In case you haven’t heard, the Los Angeles Times reported Tuesday that former California Governor Arnold Schwarzenegger secretly fathered a child with a member of his household staff nearly a decade ago. That secret was kept even from his wife, former First Lady of California Maria Shriver, until just recently. The two had announced a separation following 25 years of marriage last week just prior to the information being made public.
Yes this makes for sudsy gossip for some but what does it mean for Schwarzenegger’s plans to enter the world of comic books? At the end of March, he announced through Entertainment Weekly that a combination comic book and animated TV series would launch starring the former Hollywood action hero as a crime fighter. The character and concepts were created in collaboration with Stan Lee, co-creator of such flawed and troubled superheroes as Spider-Man and tons of other Marvel Comics characters. While Stan Lee will forever be remembered for his classic work with seminal artists like Jack Kirby and Steve Ditko in the early 1960s, he remains remarkably active today. Stan Lee’s POW! Entertainment helped develop a new line of superhero comics for Boom! Studios and even superheroes for the NHL, to name just two recent projects. He’s even a prolific Twitterer.
So will this scandal sink The Governator? Perhaps cause Stan Lee to distance himself from the flawed and troubled Arnold who may no longer be the best example of a real world hero? According to the LA Times today, probably not.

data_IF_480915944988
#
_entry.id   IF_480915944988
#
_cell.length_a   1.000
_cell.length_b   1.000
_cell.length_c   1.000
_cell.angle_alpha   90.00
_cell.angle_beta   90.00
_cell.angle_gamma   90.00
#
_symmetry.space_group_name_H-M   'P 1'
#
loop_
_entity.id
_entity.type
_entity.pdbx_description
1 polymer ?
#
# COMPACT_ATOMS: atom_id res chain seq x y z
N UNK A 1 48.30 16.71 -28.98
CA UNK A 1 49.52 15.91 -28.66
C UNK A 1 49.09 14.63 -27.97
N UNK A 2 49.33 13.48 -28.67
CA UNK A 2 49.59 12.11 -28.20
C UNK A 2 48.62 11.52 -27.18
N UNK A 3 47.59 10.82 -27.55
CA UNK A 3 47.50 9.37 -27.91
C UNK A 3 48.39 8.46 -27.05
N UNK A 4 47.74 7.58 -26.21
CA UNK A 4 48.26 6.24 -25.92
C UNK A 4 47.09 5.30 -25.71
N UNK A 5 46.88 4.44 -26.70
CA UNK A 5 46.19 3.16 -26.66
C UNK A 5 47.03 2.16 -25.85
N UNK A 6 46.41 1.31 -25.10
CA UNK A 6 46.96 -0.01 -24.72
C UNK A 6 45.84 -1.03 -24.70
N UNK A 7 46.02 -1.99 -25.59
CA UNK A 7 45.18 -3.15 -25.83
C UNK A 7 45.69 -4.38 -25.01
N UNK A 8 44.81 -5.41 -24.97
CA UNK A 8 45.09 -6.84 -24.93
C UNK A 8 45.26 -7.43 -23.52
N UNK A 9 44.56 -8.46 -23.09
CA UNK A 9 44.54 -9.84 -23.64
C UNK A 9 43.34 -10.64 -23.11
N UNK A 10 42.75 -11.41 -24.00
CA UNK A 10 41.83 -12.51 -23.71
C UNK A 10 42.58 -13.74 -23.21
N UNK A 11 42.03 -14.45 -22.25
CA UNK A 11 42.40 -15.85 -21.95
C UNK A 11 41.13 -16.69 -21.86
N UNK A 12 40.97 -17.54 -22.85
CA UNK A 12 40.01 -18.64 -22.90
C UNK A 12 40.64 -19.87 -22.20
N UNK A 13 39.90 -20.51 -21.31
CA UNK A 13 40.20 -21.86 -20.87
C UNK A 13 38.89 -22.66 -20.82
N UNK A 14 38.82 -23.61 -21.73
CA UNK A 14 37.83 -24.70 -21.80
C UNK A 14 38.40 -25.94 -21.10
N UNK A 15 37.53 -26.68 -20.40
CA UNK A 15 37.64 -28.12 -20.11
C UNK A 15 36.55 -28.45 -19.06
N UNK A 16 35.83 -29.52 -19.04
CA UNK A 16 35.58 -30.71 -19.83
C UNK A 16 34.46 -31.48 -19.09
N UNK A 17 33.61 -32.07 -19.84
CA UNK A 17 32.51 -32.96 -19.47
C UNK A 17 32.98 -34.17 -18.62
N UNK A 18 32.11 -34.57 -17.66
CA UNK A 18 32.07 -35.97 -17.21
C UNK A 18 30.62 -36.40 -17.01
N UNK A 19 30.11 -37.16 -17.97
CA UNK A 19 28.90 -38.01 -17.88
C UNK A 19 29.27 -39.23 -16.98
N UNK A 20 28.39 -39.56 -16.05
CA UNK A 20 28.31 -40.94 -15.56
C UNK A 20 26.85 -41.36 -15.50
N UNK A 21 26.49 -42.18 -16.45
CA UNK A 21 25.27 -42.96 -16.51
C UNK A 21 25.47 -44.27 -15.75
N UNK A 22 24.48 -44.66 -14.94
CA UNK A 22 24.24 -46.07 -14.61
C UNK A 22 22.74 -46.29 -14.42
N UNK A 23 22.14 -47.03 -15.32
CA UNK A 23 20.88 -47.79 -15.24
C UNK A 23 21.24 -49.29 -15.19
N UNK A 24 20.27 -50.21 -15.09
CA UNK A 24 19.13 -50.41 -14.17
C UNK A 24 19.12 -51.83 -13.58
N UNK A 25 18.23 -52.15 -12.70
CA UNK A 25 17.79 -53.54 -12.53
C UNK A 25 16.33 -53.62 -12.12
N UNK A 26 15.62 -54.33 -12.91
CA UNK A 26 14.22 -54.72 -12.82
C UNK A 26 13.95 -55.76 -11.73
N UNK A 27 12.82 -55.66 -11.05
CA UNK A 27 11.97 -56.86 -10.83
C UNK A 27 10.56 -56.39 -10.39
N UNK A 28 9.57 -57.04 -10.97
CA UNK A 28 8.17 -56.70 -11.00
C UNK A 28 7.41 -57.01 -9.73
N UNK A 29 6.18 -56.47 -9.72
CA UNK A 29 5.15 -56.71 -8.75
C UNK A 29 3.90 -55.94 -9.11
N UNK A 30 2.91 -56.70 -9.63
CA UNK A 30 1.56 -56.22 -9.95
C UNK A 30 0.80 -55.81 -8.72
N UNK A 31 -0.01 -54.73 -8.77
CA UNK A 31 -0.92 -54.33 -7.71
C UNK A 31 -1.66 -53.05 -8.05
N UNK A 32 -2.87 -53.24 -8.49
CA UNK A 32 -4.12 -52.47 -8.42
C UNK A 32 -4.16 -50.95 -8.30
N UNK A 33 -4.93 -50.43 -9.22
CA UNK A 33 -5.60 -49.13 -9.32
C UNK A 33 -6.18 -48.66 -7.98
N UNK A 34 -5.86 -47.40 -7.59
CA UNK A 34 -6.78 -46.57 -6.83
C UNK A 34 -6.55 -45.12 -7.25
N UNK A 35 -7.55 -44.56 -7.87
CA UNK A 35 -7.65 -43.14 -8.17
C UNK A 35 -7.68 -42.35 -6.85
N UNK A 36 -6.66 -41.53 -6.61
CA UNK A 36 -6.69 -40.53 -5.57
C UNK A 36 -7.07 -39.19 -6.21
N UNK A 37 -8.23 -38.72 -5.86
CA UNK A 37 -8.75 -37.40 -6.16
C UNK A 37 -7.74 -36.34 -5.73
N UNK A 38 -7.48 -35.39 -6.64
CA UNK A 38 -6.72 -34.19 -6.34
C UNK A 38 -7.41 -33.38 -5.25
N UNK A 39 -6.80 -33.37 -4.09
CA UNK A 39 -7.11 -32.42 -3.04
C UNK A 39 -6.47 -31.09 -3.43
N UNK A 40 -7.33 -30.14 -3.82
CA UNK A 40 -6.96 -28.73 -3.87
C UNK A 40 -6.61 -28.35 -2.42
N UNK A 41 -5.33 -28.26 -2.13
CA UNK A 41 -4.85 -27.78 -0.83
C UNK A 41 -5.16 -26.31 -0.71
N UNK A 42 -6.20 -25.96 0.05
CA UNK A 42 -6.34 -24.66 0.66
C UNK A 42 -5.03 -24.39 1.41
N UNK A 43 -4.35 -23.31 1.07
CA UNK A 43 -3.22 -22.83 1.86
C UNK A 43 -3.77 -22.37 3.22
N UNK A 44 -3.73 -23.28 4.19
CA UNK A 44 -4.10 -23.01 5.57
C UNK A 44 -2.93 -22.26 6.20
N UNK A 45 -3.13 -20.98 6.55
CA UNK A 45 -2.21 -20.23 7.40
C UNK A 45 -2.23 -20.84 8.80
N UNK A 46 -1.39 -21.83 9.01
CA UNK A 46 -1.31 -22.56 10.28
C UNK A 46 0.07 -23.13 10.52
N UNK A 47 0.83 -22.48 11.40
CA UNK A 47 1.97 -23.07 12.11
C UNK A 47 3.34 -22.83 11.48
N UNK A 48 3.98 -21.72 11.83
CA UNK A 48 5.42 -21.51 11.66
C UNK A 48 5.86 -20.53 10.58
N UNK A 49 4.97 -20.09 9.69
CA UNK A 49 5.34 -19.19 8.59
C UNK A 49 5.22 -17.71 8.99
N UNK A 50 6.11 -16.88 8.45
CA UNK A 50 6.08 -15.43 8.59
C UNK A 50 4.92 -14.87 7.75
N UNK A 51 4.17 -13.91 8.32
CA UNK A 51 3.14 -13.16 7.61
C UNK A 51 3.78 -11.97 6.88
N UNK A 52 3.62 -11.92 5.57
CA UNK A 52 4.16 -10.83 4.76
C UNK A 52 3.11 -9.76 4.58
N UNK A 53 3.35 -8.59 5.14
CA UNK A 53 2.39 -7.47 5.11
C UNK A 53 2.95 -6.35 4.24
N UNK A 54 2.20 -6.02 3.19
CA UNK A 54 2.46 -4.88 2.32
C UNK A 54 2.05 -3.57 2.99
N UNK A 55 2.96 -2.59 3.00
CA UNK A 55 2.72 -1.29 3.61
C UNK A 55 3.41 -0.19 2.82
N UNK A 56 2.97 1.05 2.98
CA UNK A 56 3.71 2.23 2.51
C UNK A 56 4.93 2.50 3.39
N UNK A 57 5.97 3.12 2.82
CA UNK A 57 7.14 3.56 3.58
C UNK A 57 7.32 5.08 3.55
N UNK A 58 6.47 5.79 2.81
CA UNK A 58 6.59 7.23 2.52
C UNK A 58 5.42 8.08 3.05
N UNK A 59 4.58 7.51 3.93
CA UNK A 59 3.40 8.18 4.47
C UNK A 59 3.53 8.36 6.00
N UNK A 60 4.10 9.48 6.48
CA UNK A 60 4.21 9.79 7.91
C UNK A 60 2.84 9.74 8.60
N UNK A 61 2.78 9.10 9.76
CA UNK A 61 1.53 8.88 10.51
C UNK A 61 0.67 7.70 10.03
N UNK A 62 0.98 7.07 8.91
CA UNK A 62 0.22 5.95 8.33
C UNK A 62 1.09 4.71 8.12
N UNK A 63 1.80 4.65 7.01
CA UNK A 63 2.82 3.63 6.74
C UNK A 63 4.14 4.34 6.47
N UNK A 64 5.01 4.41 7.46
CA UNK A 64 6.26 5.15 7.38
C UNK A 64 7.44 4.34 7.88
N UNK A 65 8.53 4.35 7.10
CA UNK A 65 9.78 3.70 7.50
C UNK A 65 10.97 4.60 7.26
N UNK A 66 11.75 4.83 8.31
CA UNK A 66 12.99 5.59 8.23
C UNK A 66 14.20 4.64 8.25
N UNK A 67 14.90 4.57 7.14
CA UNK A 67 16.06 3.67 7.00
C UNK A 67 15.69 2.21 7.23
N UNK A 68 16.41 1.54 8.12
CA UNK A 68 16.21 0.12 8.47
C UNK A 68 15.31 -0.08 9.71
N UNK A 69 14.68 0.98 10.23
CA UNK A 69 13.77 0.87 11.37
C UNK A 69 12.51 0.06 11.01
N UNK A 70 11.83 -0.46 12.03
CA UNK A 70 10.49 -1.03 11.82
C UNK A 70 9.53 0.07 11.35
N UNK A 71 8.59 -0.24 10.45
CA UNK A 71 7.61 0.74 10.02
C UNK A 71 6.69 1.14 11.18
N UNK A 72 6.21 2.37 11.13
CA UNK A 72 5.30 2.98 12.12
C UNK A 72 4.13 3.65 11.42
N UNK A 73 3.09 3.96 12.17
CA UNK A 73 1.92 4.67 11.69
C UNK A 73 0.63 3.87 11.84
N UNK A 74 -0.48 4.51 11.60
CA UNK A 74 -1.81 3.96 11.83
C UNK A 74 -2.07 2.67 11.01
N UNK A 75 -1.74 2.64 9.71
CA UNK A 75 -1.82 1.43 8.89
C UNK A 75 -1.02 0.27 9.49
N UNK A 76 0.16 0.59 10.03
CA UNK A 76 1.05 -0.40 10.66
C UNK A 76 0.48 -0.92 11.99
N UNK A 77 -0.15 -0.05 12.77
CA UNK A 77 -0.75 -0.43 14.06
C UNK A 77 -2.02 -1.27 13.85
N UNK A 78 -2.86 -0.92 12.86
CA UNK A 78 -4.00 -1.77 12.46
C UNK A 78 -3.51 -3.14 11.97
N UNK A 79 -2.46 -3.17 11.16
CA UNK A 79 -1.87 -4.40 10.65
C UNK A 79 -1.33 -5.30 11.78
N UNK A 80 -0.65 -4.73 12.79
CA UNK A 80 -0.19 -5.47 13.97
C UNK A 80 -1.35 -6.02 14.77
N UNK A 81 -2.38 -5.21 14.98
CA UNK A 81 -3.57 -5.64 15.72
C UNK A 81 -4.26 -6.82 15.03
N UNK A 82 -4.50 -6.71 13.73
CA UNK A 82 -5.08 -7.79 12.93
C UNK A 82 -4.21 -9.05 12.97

An outline obtained by The Times says the lead character was to juggle the responsibilities of being an “action hero” and “family man.” One potential theme was to have been when Arnold’s mission was complicated by “remembering to buy Maria a gift for their anniversary.”
After the couple confirmed their separation last week, [Stan] Lee told the Associated Press that plans to include Shriver had been dropped, and that the break-up wouldn’t affect “anything at all, except we can probably have a lot of girls having crushes on our hero as the story goes on — which we probably would have done anyway.”
That quote, given prior to the recent revelation, seems a little harsh now in light of the scandal. For now, I’m sure all parties are waiting to see how public perception evolves, and with so much put into The Governator so far, will try to launch it anyway. If it lands on a network and makes it to print, how will it be received? Will it become the next Spider-Man, or the next Stripperella? I bet Maria Shriver has an opinion.
UPDATE, 5/20/11: This morning, as reported by Entertainment Weekly, Arnold Schwarzenegger’s lawyers released a statement that his acting career was now on hold while he dealt with “personal matters”. That was followed by another statement from the production companies behind The Governator:
“In light of recent events, A Squared Entertainment, POW, Stan Lee Comics, and Archie Comics, have chosen to not go forward with the Governator project.”
Less than two hours later, the statement was revised to saying the project was “on hold.”